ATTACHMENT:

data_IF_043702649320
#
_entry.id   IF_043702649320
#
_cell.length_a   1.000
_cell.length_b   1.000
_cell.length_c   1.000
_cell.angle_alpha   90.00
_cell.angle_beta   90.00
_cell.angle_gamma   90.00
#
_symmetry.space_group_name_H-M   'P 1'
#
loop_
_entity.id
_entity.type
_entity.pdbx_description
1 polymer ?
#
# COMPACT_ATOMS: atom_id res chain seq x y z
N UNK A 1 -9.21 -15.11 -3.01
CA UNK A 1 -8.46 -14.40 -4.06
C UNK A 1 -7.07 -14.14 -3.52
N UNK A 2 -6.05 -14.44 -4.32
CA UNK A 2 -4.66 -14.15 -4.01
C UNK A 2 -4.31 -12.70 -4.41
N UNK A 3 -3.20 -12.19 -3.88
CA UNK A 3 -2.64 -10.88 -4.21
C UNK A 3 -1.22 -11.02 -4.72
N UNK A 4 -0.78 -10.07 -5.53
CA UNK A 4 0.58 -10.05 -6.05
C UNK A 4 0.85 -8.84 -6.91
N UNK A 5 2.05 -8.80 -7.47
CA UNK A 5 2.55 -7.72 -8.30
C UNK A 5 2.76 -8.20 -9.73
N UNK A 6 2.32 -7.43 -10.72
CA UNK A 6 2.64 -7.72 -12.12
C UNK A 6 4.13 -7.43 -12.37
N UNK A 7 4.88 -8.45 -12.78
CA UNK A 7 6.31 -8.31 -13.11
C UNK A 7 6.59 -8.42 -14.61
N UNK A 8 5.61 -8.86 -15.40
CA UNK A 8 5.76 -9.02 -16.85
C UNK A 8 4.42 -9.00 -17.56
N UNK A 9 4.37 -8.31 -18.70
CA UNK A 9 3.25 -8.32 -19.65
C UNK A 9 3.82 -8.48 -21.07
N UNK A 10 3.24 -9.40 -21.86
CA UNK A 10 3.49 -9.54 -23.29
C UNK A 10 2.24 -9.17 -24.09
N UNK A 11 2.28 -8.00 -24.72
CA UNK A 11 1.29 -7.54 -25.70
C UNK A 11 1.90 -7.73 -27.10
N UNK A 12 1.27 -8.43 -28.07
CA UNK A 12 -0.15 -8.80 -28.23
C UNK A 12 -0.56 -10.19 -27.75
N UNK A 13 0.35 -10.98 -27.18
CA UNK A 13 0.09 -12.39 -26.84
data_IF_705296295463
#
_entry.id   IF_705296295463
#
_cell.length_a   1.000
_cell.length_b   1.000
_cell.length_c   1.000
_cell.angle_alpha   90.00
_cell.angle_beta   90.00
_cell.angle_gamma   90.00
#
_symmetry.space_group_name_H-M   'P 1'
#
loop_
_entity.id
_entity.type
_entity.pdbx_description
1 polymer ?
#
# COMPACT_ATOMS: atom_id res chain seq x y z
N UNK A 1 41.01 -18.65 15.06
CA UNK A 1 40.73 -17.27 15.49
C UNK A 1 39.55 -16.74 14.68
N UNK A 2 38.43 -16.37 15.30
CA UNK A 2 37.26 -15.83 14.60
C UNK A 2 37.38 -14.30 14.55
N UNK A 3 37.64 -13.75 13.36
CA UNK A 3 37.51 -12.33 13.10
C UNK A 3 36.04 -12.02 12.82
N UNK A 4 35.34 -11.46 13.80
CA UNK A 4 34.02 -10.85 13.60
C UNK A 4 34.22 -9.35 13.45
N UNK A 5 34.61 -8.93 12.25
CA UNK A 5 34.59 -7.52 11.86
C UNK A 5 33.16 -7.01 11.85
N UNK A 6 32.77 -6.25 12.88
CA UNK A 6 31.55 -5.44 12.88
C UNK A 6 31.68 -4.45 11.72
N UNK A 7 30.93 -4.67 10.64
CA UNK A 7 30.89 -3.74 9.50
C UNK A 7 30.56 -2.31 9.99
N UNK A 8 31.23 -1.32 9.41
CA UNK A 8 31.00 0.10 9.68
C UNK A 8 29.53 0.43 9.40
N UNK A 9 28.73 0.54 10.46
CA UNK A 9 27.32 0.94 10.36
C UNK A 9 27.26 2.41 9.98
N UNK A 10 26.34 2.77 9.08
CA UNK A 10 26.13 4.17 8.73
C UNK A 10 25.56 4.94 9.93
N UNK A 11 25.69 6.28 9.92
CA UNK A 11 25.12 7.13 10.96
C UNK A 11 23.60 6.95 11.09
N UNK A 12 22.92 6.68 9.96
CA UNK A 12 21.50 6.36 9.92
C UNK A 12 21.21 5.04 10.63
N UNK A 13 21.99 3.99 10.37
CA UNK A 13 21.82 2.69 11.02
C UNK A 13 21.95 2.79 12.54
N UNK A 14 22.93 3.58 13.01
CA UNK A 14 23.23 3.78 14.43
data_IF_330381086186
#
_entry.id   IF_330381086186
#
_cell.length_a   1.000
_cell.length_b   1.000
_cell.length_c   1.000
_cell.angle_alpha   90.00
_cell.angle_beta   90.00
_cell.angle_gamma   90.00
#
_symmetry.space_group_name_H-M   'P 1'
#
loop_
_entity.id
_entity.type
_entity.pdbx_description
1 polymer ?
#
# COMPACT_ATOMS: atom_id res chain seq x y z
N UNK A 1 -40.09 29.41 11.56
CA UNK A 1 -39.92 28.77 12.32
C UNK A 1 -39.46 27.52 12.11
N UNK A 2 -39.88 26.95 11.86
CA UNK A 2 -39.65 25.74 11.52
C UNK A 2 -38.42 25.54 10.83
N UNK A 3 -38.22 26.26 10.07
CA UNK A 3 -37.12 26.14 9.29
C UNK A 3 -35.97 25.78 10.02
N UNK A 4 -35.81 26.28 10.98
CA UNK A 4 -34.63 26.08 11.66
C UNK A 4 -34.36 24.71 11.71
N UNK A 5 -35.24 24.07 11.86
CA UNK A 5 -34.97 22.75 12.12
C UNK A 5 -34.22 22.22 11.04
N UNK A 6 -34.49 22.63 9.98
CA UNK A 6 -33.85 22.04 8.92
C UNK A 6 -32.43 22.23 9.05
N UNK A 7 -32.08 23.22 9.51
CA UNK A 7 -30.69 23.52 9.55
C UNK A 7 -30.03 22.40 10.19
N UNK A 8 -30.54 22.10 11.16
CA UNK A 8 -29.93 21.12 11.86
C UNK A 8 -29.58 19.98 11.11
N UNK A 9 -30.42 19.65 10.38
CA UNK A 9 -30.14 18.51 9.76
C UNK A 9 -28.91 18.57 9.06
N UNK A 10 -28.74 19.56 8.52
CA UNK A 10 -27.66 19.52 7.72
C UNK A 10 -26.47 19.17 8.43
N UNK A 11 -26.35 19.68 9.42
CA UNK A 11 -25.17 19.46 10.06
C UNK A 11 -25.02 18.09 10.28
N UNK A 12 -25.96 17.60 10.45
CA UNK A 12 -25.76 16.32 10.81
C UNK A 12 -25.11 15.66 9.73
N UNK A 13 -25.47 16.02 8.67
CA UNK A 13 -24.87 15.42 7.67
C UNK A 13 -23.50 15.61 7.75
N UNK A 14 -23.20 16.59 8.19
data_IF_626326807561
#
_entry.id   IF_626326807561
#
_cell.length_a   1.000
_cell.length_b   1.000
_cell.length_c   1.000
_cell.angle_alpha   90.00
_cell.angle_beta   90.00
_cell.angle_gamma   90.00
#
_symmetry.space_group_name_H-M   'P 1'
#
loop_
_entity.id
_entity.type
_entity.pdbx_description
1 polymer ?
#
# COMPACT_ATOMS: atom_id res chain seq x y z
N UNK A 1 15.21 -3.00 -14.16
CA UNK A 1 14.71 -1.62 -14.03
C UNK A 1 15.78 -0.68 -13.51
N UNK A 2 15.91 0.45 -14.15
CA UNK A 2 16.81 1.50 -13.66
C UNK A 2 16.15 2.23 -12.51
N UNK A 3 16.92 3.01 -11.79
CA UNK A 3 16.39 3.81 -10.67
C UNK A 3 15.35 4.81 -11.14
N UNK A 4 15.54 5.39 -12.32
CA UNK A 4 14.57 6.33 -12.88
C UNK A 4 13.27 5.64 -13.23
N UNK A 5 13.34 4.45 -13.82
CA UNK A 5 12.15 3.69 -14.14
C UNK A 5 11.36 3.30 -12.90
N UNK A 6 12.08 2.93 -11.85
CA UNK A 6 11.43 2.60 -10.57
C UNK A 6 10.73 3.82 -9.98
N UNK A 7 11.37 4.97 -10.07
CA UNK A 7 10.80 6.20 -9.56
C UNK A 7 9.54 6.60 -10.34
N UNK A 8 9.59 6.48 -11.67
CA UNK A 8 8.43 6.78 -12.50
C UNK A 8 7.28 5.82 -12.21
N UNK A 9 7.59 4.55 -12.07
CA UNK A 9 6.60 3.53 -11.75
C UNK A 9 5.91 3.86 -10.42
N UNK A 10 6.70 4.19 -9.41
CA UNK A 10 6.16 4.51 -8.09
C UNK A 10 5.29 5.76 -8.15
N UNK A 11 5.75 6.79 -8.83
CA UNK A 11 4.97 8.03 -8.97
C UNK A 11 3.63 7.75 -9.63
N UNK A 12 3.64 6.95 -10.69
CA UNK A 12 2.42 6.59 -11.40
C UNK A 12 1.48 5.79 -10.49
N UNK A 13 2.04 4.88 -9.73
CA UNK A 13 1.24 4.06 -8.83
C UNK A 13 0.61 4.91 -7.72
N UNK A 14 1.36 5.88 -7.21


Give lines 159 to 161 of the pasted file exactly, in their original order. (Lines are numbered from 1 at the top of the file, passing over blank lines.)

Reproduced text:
CA UNK A 7 -30.69 23.52 9.55
C UNK A 7 -30.03 22.40 10.19
N UNK A 8 -30.54 22.10 11.16